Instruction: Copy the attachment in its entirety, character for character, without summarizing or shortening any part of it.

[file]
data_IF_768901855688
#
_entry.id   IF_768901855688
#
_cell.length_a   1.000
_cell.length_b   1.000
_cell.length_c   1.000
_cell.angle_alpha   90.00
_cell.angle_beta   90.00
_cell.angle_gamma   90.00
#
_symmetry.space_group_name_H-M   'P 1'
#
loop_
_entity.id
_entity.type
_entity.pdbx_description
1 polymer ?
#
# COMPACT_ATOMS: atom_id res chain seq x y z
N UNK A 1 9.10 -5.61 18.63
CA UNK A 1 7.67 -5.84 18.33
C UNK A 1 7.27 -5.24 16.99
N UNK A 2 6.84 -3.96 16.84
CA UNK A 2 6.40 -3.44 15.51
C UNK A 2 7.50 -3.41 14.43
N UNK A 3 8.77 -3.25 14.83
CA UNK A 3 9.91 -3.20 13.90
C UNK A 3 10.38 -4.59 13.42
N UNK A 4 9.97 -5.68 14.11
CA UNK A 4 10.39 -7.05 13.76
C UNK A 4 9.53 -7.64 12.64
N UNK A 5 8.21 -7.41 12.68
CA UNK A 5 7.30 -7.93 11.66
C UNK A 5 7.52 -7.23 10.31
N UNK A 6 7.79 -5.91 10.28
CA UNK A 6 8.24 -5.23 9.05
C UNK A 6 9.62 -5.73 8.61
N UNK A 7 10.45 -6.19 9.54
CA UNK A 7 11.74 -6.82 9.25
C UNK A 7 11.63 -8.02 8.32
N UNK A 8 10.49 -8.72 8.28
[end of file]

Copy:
data_IF_768901855688
#
_entry.id   IF_768901855688
#
_cell.length_a   1.000
_cell.length_b   1.000
_cell.length_c   1.000
_cell.angle_alpha   90.00
_cell.angle_beta   90.00
_cell.angle_gamma   90.00
#
_symmetry.space_group_name_H-M   'P 1'
#
loop_
_entity.id
_entity.type
_entity.pdbx_description
1 polymer ?
#
# COMPACT_ATOMS: atom_id res chain seq x y z
N UNK A 1 9.10 -5.61 18.63
CA UNK A 1 7.67 -5.84 18.33
C UNK A 1 7.27 -5.24 16.99
N UNK A 2 6.84 -3.96 16.84
CA UNK A 2 6.40 -3.44 15.51
C UNK A 2 7.50 -3.41 14.43
N UNK A 3 8.77 -3.25 14.83
CA UNK A 3 9.91 -3.20 13.90
C UNK A 3 10.38 -4.59 13.42
N UNK A 4 9.97 -5.68 14.11
CA UNK A 4 10.39 -7.05 13.76
C UNK A 4 9.53 -7.64 12.64
N UNK A 5 8.21 -7.41 12.68
CA UNK A 5 7.30 -7.93 11.66
C UNK A 5 7.52 -7.23 10.31
N UNK A 6 7.79 -5.91 10.28
CA UNK A 6 8.24 -5.23 9.05
C UNK A 6 9.62 -5.73 8.61
N UNK A 7 10.45 -6.19 9.54
CA UNK A 7 11.74 -6.82 9.25
C UNK A 7 11.63 -8.02 8.32
N UNK A 8 10.49 -8.72 8.28